Now Glenn is but one Earth rotation shy of age 90, still transfixed by the future but knowing it is a future he will not shape.

"We're a nation that more than any other country has stressed research," he said the other day. "We're accustomed to the new and the unknown. It's the way we grew up."

So many of us grew up in a world molded not only by what Glenn did, but also by the way he thought. And by the words Carpenter uttered as his friend's rocket prepared to lift into the Florida sky:

Godspeed, John Glenn.

Comment by clicking here.

David Shribman, a Pulitzer Prize winner in journalism, is executive editor of the Pittsburgh Post-Gazette.


Previously:



07/11/11 On summer
07/04/11 The soul of the party
06/27/11 What the Secretary said
06/20/11 Romney has big advantages over his rivals, but they will be coming after him
06/06/11 One question each
05/30/11 The 14-week challenge
05/23/11 Delay tactics
05/16/11 Republicans are waiting
05/09/11 Bin Laden is dead. What does it mean?
05/02/11 From nobodies to nominees
04/25/11 The founders left slavery for future generations to settle, and we still haven't fully come to terms with it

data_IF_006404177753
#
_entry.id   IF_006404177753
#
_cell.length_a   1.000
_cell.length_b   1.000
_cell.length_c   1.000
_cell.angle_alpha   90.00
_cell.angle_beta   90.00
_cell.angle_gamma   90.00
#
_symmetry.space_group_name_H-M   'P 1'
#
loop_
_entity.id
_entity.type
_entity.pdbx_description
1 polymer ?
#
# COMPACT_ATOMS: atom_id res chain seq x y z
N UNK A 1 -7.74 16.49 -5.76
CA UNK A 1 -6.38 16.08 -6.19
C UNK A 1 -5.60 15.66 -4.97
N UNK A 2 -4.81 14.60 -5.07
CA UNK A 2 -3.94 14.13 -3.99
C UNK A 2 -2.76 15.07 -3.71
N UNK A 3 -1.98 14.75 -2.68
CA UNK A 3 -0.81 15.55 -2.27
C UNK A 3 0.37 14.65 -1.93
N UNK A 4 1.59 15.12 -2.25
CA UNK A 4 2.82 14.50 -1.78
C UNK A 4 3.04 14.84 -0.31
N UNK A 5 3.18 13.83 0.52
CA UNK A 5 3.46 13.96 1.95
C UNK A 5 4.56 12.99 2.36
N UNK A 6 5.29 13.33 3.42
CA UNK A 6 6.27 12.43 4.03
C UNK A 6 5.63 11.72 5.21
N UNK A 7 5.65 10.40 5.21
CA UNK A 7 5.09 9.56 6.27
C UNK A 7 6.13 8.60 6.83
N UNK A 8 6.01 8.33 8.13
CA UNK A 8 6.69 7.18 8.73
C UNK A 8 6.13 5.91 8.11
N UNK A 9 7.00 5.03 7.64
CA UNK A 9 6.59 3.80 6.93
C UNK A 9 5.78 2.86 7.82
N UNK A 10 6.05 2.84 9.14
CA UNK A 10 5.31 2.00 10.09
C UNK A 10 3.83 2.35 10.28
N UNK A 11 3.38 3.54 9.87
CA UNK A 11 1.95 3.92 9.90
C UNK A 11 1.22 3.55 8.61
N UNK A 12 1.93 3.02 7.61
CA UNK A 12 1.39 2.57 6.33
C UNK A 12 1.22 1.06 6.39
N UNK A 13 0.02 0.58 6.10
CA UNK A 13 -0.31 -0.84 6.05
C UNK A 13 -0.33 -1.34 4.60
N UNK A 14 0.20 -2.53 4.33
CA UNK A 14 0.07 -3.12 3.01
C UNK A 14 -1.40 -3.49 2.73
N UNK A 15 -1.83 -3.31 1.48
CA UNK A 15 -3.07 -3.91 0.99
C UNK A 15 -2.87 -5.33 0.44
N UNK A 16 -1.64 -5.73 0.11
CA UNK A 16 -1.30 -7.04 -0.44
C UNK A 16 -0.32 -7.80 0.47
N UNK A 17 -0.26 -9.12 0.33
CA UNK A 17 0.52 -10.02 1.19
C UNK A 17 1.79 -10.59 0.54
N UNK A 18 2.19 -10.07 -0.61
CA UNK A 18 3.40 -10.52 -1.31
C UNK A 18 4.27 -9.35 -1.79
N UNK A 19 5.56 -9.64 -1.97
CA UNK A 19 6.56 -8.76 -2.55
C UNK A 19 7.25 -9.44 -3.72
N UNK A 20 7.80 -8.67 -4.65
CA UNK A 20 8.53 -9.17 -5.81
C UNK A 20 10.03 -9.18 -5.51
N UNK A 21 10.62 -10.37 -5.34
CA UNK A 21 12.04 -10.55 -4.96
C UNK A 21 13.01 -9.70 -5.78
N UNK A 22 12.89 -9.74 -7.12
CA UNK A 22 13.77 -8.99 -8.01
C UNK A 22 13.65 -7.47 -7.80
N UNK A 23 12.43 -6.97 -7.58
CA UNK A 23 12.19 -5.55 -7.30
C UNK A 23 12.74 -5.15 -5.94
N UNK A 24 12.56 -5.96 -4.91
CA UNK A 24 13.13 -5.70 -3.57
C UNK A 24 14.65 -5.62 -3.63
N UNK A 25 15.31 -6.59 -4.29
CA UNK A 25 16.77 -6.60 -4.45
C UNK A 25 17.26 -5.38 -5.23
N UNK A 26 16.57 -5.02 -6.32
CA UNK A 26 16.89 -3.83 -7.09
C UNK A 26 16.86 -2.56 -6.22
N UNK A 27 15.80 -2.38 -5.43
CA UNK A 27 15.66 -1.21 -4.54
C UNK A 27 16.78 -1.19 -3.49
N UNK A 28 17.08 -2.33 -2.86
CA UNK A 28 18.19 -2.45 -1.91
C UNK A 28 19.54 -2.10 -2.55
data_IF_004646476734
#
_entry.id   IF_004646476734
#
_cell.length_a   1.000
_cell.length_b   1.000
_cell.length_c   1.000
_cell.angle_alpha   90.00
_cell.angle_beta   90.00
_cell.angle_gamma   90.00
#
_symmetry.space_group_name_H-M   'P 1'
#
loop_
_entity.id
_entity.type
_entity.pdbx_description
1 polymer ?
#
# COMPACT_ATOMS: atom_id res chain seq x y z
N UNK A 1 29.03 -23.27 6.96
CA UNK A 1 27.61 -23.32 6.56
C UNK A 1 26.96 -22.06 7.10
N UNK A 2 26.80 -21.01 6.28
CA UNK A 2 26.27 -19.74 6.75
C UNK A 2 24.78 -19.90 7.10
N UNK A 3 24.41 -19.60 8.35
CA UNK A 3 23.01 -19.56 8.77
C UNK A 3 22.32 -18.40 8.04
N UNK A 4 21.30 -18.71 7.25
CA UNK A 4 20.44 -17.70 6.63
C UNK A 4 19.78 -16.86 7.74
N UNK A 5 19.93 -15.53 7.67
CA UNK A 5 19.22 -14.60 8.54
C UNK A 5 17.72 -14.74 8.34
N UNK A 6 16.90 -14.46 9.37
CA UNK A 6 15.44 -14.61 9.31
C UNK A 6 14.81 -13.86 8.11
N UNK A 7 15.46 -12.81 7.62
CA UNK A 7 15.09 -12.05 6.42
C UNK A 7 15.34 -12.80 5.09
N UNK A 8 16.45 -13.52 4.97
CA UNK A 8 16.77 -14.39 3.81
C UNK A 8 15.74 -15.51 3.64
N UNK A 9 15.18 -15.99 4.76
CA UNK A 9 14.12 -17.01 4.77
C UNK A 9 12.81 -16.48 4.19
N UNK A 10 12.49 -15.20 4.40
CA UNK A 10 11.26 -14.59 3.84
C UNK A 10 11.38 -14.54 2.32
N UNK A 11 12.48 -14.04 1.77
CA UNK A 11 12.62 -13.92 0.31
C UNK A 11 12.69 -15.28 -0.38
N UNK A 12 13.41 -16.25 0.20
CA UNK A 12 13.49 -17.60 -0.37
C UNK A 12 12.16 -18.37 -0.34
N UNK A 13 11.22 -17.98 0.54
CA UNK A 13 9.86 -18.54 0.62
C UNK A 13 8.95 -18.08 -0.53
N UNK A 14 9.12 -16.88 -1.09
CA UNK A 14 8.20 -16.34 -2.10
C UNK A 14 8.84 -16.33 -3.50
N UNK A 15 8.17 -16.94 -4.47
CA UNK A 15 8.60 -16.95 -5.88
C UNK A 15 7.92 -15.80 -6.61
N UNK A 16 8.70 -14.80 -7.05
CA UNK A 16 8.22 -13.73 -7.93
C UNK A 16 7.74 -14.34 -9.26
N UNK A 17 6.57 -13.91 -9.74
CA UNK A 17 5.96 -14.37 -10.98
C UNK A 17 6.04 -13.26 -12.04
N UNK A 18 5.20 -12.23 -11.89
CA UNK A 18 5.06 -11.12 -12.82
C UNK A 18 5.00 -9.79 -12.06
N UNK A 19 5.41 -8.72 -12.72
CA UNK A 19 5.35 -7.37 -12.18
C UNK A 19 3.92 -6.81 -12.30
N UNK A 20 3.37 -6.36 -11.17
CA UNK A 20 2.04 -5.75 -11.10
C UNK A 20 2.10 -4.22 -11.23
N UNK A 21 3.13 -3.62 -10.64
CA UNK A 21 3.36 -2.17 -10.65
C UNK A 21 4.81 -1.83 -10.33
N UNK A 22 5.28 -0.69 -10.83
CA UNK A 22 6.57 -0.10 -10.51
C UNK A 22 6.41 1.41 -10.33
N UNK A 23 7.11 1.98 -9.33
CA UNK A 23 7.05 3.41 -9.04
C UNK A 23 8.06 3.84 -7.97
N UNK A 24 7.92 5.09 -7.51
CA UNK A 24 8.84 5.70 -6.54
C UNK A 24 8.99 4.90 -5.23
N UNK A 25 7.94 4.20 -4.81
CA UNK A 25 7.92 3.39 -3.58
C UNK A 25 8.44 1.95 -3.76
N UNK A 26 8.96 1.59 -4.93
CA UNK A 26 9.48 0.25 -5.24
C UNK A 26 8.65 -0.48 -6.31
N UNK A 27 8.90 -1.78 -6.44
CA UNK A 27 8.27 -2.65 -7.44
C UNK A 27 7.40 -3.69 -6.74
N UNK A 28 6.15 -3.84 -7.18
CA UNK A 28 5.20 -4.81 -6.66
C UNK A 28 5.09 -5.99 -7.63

04/18/11 From audacious to cautious
04/11/11 Dreaming of space
12/12/10 The GOP takes control
12/06/10 DECEMBER 7
11/29/10 GOP presidential hopefuls already are lining up local supporters in what is now a red state
11/22/10 Burning down the House
11/15/10 Institutions of higher learning are finally beginning to teach important lifeskills
11/04/10 The war has just begun
11/01/10 Echoes of a speech 40 years ago this week still resonate today
10/25/10 50 years ago America chose between two men who were dramatically different --- and eerily similar





© 2011, The Pittsburgh Post-Gazette. Distributed by Universal Uclick, as agent for UFS.